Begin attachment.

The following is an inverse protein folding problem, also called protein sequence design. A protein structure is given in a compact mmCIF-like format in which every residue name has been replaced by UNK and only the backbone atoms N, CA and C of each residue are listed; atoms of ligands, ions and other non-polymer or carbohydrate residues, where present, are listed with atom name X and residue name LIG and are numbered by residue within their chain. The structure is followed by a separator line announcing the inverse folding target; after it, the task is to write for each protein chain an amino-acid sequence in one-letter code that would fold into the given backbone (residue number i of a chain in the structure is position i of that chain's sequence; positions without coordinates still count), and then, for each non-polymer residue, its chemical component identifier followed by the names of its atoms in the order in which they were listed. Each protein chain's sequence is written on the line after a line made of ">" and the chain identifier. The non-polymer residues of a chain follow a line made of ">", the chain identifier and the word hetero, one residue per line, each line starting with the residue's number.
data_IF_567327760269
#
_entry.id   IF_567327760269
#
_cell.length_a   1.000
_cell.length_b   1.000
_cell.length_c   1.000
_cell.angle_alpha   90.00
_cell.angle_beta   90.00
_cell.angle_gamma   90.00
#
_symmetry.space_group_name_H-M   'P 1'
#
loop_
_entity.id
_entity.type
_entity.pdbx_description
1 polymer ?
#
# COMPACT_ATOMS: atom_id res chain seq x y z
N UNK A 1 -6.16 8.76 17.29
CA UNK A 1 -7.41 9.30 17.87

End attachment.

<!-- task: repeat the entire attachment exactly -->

The following is an inverse protein folding problem, also called protein sequence design. A protein structure is given in a compact mmCIF-like format in which every residue name has been replaced by UNK and only the backbone atoms N, CA and C of each residue are listed; atoms of ligands, ions and other non-polymer or carbohydrate residues, where present, are listed with atom name X and residue name LIG and are numbered by residue within their chain. The structure is followed by a separator line announcing the inverse folding target; after it, the task is to write for each protein chain an amino-acid sequence in one-letter code that would fold into the given backbone (residue number i of a chain in the structure is position i of that chain's sequence; positions without coordinates still count), and then, for each non-polymer residue, its chemical component identifier followed by the names of its atoms in the order in which they were listed. Each protein chain's sequence is written on the line after a line made of ">" and the chain identifier. The non-polymer residues of a chain follow a line made of ">", the chain identifier and the word hetero, one residue per line, each line starting with the residue's number.
data_IF_567327760269
#
_entry.id   IF_567327760269
#
_cell.length_a   1.000
_cell.length_b   1.000
_cell.length_c   1.000
_cell.angle_alpha   90.00
_cell.angle_beta   90.00
_cell.angle_gamma   90.00
#
_symmetry.space_group_name_H-M   'P 1'
#
loop_
_entity.id
_entity.type
_entity.pdbx_description
1 polymer ?
#
# COMPACT_ATOMS: atom_id res chain seq x y z
N UNK A 1 -6.16 8.76 17.29
CA UNK A 1 -7.41 9.30 17.87